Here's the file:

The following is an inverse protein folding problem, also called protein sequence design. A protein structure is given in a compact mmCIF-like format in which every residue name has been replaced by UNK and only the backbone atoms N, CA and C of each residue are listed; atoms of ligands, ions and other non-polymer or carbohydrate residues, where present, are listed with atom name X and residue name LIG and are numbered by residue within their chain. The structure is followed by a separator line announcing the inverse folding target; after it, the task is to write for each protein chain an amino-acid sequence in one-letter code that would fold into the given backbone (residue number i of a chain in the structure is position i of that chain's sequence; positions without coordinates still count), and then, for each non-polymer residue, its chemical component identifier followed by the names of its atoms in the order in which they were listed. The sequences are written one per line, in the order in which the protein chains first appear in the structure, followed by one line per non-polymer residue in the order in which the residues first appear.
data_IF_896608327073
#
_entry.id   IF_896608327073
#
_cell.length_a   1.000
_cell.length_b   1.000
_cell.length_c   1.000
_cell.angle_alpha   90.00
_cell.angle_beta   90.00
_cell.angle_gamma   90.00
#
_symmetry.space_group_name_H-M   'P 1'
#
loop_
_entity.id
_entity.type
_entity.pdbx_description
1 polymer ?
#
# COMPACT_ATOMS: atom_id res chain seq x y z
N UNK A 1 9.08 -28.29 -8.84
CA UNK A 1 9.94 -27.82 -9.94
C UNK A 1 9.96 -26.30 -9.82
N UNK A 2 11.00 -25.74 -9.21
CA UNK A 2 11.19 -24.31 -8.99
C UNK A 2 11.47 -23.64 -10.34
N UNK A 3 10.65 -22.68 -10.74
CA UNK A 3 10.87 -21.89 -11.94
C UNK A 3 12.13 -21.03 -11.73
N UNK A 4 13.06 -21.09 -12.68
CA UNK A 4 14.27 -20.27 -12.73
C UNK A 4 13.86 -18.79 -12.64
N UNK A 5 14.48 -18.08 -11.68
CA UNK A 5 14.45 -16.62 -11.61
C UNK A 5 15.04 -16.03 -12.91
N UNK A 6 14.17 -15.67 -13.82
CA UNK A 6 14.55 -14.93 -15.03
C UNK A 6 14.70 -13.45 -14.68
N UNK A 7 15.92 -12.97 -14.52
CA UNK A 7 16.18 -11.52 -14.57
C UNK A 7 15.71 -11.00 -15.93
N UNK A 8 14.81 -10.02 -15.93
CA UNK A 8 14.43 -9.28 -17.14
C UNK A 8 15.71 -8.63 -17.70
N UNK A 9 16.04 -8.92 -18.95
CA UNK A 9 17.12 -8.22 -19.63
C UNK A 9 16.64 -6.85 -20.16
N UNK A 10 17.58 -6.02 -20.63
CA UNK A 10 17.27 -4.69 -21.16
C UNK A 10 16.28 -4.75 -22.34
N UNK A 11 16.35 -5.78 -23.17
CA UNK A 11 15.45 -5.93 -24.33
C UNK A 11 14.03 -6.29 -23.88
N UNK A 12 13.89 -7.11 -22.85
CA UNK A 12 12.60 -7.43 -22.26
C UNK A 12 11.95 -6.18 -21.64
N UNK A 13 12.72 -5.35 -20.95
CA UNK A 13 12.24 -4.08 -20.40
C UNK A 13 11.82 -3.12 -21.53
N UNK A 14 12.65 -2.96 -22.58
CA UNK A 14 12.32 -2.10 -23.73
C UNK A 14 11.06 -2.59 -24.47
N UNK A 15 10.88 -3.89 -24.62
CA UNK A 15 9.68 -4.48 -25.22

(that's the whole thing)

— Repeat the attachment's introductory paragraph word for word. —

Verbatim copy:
The following is an inverse protein folding problem, also called protein sequence design. A protein structure is given in a compact mmCIF-like format in which every residue name has been replaced by UNK and only the backbone atoms N, CA and C of each residue are listed; atoms of ligands, ions and other non-polymer or carbohydrate residues, where present, are listed with atom name X and residue name LIG and are numbered by residue within their chain. The structure is followed by a separator line announcing the inverse folding target; after it, the task is to write for each protein chain an amino-acid sequence in one-letter code that would fold into the given backbone (residue number i of a chain in the structure is position i of that chain's sequence; positions without coordinates still count), and then, for each non-polymer residue, its chemical component identifier followed by the names of its atoms in the order in which they were listed. The sequences are written one per line, in the order in which the protein chains first appear in the structure, followed by one line per non-polymer residue in the order in which the residues first appear.